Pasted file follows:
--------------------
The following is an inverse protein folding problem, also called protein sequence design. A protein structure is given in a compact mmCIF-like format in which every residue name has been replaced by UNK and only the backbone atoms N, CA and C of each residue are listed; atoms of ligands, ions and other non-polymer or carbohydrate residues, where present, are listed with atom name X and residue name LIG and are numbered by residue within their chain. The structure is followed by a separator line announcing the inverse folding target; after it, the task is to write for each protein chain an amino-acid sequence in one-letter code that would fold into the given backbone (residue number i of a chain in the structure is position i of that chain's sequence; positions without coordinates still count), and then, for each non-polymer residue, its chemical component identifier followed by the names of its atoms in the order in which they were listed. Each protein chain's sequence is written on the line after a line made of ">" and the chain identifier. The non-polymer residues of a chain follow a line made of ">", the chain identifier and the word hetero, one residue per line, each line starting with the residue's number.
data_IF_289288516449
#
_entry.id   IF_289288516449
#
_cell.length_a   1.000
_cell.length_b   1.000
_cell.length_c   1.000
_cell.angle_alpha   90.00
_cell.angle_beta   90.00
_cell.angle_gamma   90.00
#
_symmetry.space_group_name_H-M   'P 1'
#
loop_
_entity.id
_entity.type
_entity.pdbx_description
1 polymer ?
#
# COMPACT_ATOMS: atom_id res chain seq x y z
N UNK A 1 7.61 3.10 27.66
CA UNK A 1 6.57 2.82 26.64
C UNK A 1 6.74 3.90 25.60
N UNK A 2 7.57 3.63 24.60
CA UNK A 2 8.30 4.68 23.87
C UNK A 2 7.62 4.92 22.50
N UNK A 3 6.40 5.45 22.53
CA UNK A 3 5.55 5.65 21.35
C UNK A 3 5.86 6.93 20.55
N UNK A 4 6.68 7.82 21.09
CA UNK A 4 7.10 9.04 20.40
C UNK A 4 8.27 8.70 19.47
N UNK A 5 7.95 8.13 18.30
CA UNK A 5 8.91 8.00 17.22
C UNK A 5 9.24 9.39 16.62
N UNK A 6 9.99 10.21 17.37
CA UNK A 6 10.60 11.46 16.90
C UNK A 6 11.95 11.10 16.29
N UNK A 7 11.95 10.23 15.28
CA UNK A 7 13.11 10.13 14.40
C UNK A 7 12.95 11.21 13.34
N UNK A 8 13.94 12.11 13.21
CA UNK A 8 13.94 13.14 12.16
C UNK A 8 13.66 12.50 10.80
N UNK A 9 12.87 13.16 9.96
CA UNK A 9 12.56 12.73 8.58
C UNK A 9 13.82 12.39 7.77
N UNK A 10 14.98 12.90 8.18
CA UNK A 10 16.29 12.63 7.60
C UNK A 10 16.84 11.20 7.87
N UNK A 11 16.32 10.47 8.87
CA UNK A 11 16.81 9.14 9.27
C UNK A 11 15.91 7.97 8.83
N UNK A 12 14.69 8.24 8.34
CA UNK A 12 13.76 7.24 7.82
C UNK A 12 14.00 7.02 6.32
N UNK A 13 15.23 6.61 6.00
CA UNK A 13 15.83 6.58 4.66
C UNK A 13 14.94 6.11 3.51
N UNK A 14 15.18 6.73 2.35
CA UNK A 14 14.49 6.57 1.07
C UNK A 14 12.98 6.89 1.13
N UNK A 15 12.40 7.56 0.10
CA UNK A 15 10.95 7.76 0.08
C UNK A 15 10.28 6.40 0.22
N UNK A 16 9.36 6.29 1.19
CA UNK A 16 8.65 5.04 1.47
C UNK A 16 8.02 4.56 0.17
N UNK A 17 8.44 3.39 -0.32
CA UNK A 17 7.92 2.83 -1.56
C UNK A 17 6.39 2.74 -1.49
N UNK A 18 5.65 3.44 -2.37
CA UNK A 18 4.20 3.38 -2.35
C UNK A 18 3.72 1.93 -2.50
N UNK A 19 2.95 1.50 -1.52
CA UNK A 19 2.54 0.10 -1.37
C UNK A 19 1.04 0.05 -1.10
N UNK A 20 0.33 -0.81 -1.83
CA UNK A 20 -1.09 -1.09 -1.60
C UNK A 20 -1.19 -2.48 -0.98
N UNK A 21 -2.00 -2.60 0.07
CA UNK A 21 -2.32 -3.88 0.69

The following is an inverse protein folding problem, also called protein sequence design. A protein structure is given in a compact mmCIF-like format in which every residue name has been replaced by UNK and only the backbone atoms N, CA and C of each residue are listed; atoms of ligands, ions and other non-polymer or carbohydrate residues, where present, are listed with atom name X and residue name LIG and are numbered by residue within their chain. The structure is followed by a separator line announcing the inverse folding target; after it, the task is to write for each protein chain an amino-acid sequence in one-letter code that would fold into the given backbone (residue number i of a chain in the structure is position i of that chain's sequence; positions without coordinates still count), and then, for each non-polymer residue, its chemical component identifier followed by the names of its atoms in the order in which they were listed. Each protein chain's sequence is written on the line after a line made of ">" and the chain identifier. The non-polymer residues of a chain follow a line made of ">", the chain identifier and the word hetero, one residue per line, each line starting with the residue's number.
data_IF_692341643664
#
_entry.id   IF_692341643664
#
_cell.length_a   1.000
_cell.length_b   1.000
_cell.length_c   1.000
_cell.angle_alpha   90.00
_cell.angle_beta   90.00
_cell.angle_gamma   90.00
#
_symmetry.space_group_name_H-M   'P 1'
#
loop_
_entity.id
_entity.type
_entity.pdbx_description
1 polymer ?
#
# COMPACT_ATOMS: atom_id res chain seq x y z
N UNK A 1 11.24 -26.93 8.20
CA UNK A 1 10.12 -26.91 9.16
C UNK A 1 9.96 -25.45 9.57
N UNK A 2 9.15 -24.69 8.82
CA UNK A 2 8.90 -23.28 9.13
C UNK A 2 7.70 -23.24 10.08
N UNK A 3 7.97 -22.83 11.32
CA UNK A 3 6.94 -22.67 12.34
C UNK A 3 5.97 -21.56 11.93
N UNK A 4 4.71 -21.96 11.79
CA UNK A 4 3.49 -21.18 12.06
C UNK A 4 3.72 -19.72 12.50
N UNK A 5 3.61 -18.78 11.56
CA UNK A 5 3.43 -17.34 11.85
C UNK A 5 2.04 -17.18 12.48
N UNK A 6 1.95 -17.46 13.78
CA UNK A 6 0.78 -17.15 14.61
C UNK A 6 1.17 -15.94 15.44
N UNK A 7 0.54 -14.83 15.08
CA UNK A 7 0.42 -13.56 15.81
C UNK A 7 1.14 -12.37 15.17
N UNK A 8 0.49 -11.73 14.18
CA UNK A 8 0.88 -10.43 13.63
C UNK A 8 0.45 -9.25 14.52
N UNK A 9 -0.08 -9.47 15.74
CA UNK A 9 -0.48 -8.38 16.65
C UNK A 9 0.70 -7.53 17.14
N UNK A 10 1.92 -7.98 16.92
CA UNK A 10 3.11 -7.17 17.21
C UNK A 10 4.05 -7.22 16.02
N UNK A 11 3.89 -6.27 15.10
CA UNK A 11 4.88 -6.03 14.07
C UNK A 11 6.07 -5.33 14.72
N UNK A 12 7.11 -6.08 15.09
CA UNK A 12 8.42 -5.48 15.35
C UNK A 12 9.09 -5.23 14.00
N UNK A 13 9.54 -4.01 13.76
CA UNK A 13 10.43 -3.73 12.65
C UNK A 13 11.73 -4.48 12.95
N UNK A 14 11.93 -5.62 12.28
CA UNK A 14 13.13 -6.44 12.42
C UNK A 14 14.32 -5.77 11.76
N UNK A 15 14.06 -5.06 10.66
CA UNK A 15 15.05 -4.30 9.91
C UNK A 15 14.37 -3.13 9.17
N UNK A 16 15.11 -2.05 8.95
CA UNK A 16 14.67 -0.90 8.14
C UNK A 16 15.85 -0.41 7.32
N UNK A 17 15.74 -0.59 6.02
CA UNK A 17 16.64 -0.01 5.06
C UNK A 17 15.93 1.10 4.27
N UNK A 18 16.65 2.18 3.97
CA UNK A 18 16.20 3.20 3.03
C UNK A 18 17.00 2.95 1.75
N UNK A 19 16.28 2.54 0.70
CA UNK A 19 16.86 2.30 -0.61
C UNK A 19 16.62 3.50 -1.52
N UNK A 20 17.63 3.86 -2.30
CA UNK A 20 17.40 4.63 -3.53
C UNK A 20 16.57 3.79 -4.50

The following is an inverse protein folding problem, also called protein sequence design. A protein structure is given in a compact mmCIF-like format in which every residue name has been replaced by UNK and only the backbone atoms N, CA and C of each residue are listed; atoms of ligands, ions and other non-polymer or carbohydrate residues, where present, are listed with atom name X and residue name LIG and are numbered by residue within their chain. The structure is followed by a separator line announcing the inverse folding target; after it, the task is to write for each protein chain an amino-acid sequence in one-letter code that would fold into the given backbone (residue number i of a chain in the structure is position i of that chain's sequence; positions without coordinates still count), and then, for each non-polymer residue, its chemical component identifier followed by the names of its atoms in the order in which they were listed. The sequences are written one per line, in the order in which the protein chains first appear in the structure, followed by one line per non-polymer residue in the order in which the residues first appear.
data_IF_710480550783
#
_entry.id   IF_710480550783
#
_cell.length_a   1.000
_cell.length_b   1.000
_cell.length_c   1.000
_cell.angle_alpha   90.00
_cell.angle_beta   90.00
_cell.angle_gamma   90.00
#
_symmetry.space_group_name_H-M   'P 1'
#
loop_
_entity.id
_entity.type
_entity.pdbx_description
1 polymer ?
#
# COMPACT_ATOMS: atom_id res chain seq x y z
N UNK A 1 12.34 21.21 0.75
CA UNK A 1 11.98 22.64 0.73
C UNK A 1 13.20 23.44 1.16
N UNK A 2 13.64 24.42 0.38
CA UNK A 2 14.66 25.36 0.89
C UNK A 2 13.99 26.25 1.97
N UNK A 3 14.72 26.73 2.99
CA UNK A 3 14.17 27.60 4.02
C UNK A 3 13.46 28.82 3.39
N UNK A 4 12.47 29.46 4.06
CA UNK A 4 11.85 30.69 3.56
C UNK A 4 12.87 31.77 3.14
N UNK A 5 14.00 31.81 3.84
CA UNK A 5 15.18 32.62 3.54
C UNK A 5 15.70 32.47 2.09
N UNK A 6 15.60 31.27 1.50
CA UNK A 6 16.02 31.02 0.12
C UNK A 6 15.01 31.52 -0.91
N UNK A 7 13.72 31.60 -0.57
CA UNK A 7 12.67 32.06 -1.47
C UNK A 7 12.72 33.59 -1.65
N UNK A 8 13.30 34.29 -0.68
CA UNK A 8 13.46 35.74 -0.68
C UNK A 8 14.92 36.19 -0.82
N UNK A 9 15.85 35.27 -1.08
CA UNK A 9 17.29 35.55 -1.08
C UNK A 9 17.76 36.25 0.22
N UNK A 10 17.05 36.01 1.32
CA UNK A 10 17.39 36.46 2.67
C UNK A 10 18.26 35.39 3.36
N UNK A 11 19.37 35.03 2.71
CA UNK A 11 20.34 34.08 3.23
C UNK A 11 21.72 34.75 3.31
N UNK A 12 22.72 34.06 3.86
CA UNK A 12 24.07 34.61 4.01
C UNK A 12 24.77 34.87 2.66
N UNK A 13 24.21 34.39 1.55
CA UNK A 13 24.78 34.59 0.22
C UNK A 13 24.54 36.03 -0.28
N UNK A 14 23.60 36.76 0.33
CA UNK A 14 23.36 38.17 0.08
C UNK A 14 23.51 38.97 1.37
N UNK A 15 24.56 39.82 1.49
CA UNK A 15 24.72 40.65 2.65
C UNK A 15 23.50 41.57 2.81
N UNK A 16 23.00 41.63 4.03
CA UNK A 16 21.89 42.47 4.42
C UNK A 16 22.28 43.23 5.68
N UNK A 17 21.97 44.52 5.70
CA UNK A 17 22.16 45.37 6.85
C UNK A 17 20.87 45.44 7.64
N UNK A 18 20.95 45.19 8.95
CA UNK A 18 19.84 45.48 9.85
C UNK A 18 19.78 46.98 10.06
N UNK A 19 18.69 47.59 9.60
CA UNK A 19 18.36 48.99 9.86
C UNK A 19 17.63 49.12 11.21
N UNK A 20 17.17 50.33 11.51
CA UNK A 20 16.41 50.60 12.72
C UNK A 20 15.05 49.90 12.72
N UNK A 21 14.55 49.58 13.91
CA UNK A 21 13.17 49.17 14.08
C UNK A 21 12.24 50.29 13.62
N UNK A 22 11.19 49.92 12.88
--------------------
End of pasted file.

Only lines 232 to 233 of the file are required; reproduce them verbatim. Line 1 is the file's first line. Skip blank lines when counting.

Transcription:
CA UNK A 16 21.89 42.47 4.42
C UNK A 16 22.28 43.23 5.68